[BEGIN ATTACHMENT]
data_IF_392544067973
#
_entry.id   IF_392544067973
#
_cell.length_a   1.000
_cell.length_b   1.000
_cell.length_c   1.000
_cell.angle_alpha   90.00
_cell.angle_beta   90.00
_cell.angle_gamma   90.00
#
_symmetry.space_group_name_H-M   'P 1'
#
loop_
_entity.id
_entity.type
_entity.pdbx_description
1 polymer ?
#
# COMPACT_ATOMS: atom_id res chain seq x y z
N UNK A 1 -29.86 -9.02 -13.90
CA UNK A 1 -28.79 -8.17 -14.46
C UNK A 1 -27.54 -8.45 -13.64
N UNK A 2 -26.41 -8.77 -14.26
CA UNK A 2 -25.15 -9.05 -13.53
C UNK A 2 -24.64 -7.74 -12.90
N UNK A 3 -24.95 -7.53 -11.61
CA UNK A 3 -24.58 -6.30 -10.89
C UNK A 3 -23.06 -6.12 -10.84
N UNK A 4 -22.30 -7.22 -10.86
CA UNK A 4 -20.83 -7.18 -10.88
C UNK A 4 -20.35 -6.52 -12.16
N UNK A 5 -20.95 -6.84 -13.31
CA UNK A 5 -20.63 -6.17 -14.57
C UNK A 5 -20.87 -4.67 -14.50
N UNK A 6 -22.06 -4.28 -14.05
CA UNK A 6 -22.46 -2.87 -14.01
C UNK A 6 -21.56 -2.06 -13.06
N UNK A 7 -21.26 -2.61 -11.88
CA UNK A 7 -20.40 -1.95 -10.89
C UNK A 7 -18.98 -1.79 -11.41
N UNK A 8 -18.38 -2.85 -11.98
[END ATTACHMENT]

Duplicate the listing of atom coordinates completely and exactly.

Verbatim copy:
data_IF_392544067973
#
_entry.id   IF_392544067973
#
_cell.length_a   1.000
_cell.length_b   1.000
_cell.length_c   1.000
_cell.angle_alpha   90.00
_cell.angle_beta   90.00
_cell.angle_gamma   90.00
#
_symmetry.space_group_name_H-M   'P 1'
#
loop_
_entity.id
_entity.type
_entity.pdbx_description
1 polymer ?
#
# COMPACT_ATOMS: atom_id res chain seq x y z
N UNK A 1 -29.86 -9.02 -13.90
CA UNK A 1 -28.79 -8.17 -14.46
C UNK A 1 -27.54 -8.45 -13.64
N UNK A 2 -26.41 -8.77 -14.26
CA UNK A 2 -25.15 -9.05 -13.53
C UNK A 2 -24.64 -7.74 -12.90
N UNK A 3 -24.95 -7.53 -11.61
CA UNK A 3 -24.58 -6.30 -10.89
C UNK A 3 -23.06 -6.12 -10.84
N UNK A 4 -22.30 -7.22 -10.86
CA UNK A 4 -20.83 -7.18 -10.88
C UNK A 4 -20.35 -6.52 -12.16
N UNK A 5 -20.95 -6.84 -13.31
CA UNK A 5 -20.63 -6.17 -14.57
C UNK A 5 -20.87 -4.67 -14.50
N UNK A 6 -22.06 -4.28 -14.05
CA UNK A 6 -22.46 -2.87 -14.01
C UNK A 6 -21.56 -2.06 -13.06
N UNK A 7 -21.26 -2.61 -11.88
CA UNK A 7 -20.40 -1.95 -10.89
C UNK A 7 -18.98 -1.79 -11.41
N UNK A 8 -18.38 -2.85 -11.98